Exploring The Architecture Of "My Lord’s Gift": An Analysis Of A Ca. 1658 - Ca.1750 Archaeological Site In Queen Anne, County, Maryland
An archaeological rescue project in 1990 on the "My Lord’s Gift" site (18QU30) in Queen Anne, County, Maryland revealed a fascinating complex of colonial structures. This tract was granted by Lord Baltimore in 1658 to Henry Coursey, an Irish immigrant and important official in the colony’s government. Excavators found a variety of architecture represented at the site. The largest building they uncovered was the substantial cobble stone foundation of an unusual T-Plan house with a massive three-hearth central chimney and a porch tower. Directly adjacent to this structure was an earthfast kitchen having a large gable chimney. Three storage pits were associated with this kitchen and several outbuildings uncovered nearby. Archaeology demonstrates that these buildings were all constructed ca. 1675-1685. This paper evaluates the archaeological evidence collected from the site and presents an interpretation of Coursey’s buildings in the context of Chesapeake architectural development.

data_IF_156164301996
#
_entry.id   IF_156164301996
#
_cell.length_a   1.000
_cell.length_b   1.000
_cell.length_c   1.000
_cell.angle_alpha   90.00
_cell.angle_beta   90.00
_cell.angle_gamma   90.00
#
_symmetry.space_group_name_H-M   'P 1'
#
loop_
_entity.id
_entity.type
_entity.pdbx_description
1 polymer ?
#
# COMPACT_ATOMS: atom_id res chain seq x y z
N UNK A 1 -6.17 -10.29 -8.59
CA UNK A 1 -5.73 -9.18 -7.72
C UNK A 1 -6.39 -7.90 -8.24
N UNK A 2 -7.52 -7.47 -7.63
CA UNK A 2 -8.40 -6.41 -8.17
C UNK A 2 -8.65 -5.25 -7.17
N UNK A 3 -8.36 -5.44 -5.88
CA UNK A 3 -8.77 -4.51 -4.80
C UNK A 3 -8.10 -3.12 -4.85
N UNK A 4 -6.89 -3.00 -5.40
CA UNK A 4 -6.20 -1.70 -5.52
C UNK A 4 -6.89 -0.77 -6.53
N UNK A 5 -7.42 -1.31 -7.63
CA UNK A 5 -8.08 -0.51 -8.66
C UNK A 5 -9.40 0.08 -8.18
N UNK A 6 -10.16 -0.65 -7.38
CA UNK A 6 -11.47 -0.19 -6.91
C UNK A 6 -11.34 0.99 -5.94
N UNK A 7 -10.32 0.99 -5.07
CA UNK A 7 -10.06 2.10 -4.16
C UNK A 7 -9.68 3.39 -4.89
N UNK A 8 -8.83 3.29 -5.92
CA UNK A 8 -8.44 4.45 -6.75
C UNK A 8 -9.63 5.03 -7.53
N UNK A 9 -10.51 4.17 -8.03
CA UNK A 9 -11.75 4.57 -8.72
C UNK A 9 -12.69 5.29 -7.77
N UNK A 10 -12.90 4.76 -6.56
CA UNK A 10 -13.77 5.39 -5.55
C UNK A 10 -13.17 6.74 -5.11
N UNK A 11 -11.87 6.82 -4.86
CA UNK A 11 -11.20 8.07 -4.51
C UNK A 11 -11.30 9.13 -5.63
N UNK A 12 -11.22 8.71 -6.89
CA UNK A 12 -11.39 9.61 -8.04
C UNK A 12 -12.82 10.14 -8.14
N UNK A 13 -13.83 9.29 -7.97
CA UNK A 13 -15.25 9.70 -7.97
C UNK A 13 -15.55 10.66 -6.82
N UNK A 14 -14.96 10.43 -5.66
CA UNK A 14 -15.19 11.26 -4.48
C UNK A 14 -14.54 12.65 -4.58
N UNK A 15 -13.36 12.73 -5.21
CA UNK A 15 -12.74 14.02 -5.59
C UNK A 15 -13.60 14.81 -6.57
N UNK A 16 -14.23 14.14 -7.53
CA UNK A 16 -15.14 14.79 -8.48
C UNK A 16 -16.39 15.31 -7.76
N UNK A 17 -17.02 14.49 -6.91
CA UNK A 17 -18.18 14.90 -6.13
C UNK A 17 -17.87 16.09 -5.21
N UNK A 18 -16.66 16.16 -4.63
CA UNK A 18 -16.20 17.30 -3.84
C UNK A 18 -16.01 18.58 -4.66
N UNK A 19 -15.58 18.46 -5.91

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Exploring The Architecture Of "My Lord’s Gift": An Analysis Of A Ca. 1658 - Ca.1750 Archaeological Site In Queen Anne, County, Maryland. Henry M Miller, Jay Custer. Presented at Society for Historical Archaeology, Fort Worth, TX. 2017 ( tDAR id: 435531)
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min long: -129.199; min lat: 24.495 ; max long: -66.973; max lat: 49.359 ;